The game goes from creepy to downright unsettling after one particular boss enemy is slain. The blood moon is unveiled and Yharnamís dark sky crumbles to a sea of sanguine. New enemies appear, and previous pushovers add some extra pep to their fighting prowess. As your hunter becomes more aware of his surrounding, the chances of his sanity buckling under the weight of sheer madness become ever more likely. There are so many things to see in the world of Bloodborne, and theyíre all freaking crazy.

Theyíre also set up in such a way that they are intertwined and yet also relatively straight forward, so the risk of venturing into an area youíre not supposed to yet be in is relatively minor. With the Hunterís Dream as a hub, itís never too difficult to get back in the heart of the action, teleporting from one central location to another. After all this time spent engaged on the hunt, there are a few extra things like the randomly generated Chalice Dungeons to help squeeze out some additional replay value after youíve vanquished all of the beasts within the gameís regular adventure. Yet thereís also enough content, collecting, and upgrading that Bloodborne should keep you busy for quite some time. Even the notorious load times that were a point of issue at release have been patched. Yharnam is calling. You really should try out its blood tourism.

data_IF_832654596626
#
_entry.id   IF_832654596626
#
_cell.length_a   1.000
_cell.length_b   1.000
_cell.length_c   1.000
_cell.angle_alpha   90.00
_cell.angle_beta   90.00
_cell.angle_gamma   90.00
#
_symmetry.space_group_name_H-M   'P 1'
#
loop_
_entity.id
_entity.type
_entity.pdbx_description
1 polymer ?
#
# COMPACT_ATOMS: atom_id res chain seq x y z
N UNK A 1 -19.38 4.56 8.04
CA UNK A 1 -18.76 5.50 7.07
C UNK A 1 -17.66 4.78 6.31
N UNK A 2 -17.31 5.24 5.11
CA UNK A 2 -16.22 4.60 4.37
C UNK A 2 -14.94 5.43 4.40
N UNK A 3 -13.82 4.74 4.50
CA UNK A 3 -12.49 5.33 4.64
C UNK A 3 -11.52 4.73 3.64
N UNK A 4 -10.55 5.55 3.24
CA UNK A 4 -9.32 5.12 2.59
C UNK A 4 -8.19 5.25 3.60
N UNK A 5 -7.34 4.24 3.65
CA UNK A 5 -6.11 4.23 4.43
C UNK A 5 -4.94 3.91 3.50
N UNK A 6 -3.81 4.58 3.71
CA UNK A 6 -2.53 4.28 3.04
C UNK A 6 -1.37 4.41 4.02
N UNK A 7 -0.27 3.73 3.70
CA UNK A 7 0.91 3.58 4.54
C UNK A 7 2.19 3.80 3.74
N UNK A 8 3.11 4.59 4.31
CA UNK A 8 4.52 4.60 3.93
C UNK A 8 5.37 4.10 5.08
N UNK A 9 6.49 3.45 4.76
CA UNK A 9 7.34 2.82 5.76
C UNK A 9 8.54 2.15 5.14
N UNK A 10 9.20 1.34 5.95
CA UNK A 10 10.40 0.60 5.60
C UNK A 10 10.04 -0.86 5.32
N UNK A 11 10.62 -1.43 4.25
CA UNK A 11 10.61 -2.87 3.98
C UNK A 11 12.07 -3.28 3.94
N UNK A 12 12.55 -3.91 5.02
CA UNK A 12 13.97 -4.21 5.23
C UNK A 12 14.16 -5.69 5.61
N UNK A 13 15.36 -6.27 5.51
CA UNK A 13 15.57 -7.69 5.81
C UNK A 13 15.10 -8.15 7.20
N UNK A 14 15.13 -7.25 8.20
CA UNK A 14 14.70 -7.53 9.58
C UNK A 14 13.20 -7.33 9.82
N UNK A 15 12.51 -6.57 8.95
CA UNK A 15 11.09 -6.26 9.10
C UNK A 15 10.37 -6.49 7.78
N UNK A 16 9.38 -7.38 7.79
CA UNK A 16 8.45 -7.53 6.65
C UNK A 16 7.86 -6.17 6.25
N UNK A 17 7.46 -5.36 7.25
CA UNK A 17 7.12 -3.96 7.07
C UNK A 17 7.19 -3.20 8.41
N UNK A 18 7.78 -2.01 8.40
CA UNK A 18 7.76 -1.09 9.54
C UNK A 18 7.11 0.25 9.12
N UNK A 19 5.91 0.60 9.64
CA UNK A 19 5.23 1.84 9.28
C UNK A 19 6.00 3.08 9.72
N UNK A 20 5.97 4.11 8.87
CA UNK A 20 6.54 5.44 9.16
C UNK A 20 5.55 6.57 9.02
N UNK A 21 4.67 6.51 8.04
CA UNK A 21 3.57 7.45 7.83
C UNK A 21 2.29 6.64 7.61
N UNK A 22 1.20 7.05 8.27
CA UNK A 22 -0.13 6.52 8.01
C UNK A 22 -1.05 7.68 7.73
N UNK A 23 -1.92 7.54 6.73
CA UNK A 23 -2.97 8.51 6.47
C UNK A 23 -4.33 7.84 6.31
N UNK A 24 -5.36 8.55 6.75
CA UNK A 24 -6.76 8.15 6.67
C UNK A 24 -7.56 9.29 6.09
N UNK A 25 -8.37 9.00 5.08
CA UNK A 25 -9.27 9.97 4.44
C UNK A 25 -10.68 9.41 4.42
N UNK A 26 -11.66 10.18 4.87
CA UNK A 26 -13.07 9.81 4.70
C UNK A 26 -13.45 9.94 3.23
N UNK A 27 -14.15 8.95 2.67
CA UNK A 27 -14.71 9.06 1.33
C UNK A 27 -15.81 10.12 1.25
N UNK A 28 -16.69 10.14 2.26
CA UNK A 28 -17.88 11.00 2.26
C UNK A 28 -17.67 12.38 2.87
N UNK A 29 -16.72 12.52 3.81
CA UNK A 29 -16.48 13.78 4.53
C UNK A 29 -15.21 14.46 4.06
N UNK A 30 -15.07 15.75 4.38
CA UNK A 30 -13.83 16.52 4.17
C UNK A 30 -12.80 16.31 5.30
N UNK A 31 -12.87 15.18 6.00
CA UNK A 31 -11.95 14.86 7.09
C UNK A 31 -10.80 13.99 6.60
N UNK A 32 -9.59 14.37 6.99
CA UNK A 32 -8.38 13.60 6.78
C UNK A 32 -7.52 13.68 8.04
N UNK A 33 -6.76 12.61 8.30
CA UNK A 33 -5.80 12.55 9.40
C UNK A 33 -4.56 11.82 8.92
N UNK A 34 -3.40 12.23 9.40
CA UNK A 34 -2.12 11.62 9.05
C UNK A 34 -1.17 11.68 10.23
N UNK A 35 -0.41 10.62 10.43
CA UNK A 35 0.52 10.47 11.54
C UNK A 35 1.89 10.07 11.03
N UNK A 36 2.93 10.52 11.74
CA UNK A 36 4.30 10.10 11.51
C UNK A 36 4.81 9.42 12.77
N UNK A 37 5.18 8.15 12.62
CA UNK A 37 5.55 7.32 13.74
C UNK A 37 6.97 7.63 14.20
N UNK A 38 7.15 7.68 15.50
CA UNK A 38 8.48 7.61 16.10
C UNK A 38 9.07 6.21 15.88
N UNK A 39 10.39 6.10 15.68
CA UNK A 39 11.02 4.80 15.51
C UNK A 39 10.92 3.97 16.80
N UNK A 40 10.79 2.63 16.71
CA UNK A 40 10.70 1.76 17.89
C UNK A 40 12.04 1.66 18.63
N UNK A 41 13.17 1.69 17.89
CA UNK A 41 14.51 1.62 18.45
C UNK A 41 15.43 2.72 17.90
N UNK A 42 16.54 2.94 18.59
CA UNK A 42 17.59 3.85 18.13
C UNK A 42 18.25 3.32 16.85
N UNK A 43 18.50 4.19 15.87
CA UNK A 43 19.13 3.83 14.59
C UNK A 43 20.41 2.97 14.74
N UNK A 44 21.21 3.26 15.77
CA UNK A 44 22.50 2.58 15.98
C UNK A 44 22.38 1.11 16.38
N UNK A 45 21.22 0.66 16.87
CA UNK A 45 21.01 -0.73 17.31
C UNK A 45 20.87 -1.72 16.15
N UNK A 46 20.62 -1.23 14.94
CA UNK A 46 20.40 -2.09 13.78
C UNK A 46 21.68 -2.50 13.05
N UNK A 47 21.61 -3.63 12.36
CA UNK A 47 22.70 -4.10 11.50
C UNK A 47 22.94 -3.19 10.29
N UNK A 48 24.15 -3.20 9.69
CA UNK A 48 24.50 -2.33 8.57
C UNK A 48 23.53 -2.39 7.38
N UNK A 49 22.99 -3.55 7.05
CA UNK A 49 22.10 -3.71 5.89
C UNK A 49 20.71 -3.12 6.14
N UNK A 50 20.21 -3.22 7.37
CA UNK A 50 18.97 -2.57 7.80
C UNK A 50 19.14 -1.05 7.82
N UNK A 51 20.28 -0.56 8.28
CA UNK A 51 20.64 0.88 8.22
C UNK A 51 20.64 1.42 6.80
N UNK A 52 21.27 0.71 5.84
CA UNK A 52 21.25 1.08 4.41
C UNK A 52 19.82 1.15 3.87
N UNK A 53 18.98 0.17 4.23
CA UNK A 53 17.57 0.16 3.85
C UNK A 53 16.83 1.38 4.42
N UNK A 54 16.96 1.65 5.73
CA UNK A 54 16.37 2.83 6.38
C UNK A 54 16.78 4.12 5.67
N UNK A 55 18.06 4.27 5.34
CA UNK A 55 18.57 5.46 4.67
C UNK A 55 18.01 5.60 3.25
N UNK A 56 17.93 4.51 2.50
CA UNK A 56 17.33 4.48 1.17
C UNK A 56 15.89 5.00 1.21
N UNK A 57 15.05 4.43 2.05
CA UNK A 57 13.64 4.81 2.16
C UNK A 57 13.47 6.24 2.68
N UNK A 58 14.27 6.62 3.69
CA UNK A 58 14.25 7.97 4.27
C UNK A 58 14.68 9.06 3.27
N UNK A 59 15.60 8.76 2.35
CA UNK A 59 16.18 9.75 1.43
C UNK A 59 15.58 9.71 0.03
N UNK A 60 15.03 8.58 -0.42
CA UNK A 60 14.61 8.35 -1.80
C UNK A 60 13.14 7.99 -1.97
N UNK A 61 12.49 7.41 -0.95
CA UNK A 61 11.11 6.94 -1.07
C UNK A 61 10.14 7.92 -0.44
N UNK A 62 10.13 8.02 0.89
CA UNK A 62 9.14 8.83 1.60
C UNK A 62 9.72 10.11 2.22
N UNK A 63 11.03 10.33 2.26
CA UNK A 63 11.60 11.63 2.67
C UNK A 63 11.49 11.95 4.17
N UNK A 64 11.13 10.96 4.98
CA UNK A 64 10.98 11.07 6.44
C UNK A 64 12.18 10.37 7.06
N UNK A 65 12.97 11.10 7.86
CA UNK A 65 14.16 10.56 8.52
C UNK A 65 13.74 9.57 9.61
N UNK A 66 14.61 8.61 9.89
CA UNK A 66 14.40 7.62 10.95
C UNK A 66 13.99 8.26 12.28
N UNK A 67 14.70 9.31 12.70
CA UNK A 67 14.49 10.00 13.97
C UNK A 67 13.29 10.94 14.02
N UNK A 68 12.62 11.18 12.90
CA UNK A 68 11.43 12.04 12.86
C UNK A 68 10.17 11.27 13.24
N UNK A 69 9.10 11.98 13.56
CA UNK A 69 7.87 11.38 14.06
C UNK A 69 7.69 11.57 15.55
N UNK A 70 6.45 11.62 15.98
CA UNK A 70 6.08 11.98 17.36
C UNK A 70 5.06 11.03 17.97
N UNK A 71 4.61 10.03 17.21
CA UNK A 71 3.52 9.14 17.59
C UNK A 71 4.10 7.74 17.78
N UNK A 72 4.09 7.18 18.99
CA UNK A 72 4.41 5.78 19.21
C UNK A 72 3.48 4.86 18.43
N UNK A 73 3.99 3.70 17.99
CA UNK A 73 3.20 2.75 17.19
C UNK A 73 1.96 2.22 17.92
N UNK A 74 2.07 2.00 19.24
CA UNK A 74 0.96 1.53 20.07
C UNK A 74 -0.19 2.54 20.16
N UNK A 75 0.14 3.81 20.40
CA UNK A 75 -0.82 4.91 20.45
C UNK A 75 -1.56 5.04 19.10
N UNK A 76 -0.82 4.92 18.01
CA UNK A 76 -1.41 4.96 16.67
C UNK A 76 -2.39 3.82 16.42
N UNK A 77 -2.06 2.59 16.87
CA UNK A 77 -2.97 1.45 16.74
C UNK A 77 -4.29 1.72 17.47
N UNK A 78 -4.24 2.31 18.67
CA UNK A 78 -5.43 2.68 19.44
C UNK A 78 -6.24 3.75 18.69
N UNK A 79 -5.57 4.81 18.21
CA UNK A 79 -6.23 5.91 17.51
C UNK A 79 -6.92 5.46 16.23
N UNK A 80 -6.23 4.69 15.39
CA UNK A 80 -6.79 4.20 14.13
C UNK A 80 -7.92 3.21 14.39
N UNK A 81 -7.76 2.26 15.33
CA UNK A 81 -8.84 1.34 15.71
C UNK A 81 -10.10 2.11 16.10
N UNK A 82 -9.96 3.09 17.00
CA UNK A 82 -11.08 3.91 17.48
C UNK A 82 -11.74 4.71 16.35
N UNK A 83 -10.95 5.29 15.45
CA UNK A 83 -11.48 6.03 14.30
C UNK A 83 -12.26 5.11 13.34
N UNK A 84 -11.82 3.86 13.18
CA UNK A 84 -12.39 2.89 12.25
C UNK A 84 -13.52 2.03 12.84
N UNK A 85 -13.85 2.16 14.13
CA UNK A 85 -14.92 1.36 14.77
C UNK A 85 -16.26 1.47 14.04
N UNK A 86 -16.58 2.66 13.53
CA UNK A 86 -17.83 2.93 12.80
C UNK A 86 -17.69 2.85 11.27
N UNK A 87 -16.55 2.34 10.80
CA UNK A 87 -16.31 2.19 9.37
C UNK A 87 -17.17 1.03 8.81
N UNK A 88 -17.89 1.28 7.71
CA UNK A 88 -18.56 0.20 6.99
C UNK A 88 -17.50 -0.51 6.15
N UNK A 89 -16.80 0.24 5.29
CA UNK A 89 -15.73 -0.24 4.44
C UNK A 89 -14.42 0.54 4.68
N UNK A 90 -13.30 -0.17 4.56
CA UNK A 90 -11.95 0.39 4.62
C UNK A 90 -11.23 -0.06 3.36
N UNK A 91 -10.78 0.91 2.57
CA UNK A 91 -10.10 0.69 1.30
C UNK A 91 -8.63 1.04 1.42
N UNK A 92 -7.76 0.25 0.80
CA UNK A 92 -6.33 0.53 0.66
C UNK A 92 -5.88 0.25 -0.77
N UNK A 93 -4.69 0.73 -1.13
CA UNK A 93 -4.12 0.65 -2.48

I particularly enjoyed my time with soaking in the sights and sounds that Bloodborne has to offer. I would even say that I want to now go back and experience the Demon / Dark Souls series. As it has been stated here and by others before me, this is a hard game. But it is so satisfying, so utterly absorbing and compelling, that even after all this time on the market itís still finding new converts like me to champion its cause. May you find your worth in the waking world.

5/5

Fiddlesticks's avatar
Community review by Fiddlesticks (June 24, 2017)